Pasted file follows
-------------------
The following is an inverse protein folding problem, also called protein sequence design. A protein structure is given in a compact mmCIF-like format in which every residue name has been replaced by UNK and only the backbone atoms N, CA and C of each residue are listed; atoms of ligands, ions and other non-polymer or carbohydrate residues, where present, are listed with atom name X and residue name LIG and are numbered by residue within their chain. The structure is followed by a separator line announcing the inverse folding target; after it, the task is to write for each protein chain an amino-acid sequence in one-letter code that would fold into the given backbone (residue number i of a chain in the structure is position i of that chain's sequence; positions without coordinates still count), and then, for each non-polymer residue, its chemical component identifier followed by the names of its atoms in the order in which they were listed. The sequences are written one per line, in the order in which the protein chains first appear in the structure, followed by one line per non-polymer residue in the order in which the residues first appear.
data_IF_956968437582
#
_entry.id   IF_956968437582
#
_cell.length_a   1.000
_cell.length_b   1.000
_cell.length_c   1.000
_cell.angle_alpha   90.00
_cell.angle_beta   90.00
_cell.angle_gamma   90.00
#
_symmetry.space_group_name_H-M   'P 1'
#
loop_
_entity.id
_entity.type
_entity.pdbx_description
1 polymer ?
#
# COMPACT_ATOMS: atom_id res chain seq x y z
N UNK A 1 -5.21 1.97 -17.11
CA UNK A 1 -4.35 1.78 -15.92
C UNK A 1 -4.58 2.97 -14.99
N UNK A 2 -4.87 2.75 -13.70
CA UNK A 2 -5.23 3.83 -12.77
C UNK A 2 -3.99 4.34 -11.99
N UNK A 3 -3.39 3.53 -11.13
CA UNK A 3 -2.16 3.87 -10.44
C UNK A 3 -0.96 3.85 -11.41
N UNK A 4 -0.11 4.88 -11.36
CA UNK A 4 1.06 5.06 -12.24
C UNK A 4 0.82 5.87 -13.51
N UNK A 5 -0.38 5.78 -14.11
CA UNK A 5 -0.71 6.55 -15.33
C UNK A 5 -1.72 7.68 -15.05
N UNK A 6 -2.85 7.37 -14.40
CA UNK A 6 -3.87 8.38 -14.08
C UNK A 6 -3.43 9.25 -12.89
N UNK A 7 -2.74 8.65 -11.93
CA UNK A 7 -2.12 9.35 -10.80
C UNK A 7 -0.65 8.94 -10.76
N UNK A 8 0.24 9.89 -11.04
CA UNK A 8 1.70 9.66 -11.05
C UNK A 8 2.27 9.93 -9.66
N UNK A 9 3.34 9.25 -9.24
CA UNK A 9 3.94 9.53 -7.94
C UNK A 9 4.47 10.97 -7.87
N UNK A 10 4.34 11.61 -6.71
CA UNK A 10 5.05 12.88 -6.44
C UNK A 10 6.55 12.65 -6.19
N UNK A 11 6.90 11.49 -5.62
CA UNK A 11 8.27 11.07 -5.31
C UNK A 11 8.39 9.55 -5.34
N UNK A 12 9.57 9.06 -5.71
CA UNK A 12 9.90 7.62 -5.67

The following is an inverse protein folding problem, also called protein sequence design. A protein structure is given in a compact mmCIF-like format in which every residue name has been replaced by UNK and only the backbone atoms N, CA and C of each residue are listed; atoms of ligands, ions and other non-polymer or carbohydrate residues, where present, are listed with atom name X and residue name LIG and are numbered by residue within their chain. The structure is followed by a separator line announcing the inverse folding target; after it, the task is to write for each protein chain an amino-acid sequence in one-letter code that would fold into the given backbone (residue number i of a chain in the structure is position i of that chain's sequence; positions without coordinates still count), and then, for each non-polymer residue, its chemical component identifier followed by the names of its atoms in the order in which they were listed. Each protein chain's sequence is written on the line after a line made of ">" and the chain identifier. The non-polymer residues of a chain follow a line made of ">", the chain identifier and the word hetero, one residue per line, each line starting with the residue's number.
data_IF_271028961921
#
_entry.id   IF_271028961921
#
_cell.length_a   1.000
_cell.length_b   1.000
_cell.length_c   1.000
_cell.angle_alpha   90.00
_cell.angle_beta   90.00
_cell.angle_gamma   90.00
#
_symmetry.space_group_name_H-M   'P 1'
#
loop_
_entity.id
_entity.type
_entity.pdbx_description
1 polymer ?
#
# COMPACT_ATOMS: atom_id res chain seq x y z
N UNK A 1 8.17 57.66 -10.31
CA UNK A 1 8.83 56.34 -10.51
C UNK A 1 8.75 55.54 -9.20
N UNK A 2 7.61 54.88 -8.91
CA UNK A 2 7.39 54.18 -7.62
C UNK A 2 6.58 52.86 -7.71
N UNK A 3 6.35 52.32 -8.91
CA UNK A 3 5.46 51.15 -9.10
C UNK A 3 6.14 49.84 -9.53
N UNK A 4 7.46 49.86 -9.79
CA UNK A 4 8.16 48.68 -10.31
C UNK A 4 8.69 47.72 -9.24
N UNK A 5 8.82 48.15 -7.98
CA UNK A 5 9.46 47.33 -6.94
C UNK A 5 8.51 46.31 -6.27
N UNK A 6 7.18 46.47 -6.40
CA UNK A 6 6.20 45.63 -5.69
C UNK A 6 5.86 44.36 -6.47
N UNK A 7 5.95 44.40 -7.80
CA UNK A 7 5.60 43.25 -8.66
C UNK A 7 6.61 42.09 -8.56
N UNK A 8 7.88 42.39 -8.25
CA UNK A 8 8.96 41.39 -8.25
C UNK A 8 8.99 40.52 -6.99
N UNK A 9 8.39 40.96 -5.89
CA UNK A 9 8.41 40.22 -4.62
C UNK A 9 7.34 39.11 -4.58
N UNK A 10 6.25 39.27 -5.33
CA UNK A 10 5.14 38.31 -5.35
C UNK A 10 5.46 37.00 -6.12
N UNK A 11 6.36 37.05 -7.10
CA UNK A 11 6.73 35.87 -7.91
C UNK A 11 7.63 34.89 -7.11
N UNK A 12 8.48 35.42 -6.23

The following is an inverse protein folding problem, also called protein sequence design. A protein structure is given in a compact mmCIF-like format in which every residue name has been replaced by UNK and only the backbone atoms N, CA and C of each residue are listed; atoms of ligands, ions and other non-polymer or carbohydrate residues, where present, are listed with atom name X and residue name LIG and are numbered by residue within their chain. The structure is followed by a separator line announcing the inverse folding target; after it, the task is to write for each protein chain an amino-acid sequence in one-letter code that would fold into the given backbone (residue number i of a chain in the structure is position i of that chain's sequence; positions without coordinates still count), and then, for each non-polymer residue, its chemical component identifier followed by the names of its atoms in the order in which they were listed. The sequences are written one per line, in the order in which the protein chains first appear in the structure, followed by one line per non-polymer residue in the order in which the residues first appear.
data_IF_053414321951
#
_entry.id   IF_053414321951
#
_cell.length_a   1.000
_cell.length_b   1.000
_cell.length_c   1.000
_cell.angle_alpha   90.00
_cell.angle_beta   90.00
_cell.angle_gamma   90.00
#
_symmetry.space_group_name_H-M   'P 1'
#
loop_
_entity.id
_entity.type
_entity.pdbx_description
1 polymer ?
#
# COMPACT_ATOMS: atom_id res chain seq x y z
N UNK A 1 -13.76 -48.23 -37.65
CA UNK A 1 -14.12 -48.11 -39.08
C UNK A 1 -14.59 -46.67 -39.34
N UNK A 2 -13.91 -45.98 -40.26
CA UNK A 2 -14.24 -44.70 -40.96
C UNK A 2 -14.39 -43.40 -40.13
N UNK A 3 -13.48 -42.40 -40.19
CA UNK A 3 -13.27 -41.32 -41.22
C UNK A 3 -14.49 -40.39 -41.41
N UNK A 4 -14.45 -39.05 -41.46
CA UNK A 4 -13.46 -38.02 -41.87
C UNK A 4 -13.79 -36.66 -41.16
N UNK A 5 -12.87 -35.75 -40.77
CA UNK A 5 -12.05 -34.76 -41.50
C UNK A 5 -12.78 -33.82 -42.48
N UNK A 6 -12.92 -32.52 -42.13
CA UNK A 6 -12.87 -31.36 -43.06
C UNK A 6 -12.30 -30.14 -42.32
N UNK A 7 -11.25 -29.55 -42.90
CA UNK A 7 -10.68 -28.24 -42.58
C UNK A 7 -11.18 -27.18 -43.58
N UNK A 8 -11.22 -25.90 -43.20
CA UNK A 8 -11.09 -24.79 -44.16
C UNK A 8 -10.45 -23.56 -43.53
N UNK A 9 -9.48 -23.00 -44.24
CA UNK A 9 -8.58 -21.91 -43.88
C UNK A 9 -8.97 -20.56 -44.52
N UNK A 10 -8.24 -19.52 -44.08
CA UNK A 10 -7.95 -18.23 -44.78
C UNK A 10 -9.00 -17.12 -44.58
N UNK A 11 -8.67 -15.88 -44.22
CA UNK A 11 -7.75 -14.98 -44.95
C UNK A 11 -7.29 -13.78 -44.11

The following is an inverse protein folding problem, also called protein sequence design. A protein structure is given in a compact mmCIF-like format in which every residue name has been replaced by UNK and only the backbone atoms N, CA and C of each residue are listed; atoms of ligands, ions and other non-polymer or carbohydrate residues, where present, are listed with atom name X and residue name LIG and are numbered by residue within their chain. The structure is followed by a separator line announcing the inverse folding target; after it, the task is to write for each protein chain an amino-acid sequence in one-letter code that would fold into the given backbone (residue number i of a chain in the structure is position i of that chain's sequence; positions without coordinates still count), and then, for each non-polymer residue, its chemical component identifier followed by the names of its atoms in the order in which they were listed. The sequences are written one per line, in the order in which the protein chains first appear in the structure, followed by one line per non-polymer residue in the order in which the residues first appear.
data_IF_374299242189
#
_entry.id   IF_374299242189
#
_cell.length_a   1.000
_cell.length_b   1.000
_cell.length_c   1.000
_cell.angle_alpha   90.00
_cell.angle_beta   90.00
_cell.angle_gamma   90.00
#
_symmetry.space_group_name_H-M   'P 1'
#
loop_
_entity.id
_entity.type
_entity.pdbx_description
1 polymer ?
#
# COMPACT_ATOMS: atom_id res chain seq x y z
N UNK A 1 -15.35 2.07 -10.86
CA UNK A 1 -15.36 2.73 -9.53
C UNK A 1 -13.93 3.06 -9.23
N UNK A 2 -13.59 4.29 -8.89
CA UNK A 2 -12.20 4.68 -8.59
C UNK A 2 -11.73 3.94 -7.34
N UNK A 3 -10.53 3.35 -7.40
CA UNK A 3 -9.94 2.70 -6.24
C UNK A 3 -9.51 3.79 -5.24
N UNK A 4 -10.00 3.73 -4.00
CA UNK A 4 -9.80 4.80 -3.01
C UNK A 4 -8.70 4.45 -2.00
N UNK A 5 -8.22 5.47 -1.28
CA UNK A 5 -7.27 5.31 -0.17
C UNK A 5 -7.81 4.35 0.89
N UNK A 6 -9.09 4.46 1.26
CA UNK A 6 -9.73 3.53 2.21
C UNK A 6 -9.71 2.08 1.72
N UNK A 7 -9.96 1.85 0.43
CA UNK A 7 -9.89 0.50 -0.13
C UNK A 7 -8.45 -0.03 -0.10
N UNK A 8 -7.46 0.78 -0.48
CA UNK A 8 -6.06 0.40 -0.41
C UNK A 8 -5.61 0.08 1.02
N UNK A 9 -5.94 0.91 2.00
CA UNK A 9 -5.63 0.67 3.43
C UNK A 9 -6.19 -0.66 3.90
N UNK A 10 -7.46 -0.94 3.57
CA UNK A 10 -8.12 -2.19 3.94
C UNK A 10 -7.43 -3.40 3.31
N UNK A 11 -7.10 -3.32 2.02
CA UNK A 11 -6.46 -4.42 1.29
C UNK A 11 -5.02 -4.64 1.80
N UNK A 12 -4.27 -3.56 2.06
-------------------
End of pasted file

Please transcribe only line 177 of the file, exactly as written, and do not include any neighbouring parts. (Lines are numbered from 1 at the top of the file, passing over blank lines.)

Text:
#